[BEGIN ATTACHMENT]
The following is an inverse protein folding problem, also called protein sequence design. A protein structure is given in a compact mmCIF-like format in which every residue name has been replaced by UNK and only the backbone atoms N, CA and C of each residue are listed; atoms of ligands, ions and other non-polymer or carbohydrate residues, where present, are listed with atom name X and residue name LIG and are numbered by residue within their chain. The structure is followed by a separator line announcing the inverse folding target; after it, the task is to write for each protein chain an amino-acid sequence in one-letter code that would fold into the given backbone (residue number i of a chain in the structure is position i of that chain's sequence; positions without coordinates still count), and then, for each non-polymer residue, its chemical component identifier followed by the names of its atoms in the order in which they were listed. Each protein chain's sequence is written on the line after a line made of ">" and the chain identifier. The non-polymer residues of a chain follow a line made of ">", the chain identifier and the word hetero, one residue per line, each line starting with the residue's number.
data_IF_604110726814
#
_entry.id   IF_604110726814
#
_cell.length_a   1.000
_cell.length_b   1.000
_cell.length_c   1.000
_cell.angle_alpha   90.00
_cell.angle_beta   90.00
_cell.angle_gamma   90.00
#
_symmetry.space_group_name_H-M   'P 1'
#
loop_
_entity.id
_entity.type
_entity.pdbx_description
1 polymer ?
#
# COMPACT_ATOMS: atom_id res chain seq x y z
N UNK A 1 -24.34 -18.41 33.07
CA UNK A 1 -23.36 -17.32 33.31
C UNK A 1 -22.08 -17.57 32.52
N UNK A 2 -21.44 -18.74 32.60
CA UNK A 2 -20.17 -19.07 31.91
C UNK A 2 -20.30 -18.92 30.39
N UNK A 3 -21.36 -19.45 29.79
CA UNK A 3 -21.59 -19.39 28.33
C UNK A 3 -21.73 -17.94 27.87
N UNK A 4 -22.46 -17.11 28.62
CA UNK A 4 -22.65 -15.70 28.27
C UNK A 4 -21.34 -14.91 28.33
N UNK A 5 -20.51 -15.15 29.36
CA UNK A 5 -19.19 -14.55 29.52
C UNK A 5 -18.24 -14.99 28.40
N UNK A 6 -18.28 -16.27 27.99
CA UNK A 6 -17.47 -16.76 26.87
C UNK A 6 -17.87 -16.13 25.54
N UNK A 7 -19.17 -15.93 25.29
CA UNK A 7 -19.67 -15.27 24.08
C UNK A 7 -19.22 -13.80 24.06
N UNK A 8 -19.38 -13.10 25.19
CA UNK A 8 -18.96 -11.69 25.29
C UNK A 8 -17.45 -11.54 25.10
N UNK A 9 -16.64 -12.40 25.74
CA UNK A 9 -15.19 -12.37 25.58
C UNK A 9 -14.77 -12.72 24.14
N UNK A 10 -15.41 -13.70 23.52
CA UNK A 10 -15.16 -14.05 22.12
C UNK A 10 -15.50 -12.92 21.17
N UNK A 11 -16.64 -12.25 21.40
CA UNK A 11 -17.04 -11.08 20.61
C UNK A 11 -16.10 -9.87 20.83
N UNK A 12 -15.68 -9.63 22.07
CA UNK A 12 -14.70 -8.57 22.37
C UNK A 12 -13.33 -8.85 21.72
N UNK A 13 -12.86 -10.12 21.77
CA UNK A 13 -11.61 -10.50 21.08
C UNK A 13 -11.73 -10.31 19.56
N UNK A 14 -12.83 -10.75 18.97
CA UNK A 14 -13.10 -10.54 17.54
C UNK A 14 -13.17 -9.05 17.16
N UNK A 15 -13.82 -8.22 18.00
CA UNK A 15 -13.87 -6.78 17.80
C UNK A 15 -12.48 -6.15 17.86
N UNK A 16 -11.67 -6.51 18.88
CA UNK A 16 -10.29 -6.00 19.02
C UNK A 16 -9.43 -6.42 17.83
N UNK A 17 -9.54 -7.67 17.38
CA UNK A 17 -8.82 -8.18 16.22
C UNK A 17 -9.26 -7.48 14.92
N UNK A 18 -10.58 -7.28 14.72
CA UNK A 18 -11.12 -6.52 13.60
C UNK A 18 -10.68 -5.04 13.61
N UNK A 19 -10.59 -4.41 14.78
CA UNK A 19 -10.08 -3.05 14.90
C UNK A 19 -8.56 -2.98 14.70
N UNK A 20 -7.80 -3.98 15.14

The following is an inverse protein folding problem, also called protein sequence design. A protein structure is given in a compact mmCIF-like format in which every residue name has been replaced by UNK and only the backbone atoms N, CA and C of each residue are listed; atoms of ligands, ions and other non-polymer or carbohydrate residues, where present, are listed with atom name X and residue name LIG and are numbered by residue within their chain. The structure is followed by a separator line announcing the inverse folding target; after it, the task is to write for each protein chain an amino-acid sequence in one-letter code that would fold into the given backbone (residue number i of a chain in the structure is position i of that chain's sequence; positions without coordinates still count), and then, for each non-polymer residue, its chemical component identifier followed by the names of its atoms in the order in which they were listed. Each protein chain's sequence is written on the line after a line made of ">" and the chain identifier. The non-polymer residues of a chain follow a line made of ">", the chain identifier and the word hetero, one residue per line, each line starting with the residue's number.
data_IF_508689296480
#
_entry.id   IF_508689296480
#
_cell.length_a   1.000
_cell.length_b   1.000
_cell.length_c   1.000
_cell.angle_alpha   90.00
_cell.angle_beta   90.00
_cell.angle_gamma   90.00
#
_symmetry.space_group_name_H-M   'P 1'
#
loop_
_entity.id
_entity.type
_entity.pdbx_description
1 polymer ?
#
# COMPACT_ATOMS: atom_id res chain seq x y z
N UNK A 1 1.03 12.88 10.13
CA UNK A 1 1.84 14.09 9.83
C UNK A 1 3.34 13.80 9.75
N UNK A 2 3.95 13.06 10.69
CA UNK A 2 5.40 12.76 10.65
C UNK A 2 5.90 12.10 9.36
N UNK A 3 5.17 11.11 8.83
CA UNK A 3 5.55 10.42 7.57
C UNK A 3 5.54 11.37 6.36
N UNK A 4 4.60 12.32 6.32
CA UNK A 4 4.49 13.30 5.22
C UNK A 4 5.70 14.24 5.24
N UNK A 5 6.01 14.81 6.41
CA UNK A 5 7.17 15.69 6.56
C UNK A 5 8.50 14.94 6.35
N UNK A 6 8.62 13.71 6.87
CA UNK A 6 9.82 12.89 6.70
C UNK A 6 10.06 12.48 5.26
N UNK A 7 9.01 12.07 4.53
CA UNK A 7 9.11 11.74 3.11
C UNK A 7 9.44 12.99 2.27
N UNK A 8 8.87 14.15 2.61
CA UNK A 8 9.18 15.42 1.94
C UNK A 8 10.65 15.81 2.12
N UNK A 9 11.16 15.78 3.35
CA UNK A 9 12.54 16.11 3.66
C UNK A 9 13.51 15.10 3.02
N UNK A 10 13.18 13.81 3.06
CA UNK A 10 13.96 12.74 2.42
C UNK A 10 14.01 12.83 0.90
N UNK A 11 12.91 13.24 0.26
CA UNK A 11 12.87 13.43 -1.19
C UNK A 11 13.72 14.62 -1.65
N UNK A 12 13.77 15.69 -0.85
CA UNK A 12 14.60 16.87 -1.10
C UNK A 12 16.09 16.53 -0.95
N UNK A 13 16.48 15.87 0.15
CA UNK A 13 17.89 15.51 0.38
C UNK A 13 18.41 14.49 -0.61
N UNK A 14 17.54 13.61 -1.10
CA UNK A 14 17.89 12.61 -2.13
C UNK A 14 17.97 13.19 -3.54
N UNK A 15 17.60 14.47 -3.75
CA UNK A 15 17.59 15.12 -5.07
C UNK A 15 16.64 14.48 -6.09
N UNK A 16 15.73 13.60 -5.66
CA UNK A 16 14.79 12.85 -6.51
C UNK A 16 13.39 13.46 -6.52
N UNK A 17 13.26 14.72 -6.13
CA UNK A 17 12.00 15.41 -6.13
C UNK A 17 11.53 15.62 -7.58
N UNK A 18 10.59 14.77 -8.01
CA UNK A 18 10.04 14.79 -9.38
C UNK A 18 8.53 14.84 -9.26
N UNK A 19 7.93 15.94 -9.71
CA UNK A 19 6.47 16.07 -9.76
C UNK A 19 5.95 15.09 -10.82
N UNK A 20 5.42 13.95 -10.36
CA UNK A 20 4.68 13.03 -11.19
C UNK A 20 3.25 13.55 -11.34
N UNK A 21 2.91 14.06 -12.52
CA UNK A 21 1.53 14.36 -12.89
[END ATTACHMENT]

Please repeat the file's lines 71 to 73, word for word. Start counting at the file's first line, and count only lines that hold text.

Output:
CA UNK A 17 -8.82 -8.18 16.22
C UNK A 17 -9.26 -7.48 14.92
N UNK A 18 -10.58 -7.28 14.72